Design, synthesis and properties of polycyclic aromatic hydrocarbons (PAHs) has historically attracted a considerable interdisciplinary interest from both fundamental as well as applied viewpoint on account of their wonderful optoelectronic properties. The scientific interest in two-dimensional star-shaped PAHs particularly in truxene architectures arises because of their high thermal stability, exceptional solubility and ease with which they can be constructed and modified. Therefore, bearing in mind a wide range of applications of truxene and its congeners, herein we reveal three novel distinctly different routes for the generation of C3-symmetric pyrrole-based truxene architectures by means of cyclotrimerization, ring-closing metathesis (RCM), Clauson–Kaas and Ullmann-type coupling reactions as key steps. Moreover, we have also assembled some other interesting heterocyclic systems possessing oxazole, imidazole, benzimidazole, and benzoxazole in the framework of truxene. Additionally, the preliminary photophysical properties (absorption and emission) for these versatile systems has been revealed.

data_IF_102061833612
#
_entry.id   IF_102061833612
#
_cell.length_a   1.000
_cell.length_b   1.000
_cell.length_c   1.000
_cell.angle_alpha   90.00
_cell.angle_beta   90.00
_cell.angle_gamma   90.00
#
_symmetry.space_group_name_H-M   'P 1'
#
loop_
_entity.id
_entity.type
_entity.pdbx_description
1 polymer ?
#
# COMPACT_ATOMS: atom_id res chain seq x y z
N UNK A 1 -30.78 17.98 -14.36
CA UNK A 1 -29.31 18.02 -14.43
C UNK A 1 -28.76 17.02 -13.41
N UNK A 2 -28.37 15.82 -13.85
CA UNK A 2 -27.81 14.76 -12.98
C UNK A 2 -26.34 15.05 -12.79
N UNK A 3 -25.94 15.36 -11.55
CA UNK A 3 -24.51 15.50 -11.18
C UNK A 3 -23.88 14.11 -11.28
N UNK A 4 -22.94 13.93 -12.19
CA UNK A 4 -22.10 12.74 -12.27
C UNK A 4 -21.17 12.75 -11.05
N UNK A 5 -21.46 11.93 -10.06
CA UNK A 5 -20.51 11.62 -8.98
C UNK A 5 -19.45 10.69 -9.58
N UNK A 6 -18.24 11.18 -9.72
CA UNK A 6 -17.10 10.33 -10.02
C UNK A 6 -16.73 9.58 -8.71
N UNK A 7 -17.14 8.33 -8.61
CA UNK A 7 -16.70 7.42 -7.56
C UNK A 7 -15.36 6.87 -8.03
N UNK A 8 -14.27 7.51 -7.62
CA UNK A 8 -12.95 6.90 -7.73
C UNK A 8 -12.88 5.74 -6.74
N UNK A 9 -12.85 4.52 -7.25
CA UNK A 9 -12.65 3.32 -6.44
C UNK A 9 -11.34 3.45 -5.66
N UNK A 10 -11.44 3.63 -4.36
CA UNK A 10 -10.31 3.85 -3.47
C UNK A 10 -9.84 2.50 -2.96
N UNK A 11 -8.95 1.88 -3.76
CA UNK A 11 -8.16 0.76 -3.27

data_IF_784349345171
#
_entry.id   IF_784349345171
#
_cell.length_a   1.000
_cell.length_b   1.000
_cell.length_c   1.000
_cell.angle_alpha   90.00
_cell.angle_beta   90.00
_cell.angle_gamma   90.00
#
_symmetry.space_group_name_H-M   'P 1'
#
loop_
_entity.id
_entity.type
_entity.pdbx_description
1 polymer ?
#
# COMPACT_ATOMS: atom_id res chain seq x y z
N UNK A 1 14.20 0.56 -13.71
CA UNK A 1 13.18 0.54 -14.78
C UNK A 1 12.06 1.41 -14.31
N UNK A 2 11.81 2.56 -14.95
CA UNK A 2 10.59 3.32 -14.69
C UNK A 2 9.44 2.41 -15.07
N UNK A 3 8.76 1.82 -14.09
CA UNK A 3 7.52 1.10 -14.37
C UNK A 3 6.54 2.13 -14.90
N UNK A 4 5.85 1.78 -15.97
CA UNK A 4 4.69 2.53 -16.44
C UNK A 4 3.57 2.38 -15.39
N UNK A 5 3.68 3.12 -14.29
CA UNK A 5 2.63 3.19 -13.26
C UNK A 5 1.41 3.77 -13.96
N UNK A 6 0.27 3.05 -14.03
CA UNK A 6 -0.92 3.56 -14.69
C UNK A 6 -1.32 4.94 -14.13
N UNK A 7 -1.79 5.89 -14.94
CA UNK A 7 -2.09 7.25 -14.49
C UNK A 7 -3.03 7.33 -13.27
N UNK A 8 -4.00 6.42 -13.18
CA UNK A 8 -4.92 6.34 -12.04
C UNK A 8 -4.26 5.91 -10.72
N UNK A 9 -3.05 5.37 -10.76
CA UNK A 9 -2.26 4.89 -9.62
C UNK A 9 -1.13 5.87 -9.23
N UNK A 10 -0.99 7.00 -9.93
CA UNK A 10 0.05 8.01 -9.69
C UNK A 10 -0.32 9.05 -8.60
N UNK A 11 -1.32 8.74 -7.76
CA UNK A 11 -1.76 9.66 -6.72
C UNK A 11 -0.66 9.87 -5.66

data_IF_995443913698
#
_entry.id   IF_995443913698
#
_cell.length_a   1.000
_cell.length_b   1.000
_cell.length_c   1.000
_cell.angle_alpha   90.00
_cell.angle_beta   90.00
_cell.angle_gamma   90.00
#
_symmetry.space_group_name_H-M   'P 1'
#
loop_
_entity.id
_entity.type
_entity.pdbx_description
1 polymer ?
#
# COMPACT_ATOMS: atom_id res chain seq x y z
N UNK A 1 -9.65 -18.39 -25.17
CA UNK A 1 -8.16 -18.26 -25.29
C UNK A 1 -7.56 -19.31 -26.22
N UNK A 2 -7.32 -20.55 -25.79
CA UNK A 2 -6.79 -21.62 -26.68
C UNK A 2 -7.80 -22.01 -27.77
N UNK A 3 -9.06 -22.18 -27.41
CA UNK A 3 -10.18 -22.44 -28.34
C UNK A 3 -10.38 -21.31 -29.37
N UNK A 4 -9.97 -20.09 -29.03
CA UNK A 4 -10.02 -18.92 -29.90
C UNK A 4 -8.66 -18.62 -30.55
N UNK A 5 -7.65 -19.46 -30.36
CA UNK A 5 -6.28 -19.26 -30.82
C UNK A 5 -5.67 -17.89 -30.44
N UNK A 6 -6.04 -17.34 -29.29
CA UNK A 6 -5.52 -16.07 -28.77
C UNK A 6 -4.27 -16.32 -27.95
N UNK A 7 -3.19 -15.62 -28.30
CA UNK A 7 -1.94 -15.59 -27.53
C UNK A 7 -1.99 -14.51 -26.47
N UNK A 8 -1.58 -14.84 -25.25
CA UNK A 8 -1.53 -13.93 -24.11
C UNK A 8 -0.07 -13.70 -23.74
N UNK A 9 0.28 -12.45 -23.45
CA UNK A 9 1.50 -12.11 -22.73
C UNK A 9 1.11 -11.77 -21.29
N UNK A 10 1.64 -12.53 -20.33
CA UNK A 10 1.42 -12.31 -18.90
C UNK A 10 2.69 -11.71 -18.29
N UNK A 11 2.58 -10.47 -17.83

Keywords: Clauson–Kaas reaction; heterocycles; ring-closing metathesis; truxene; Ullmann-type coupling; Van Leusen reaction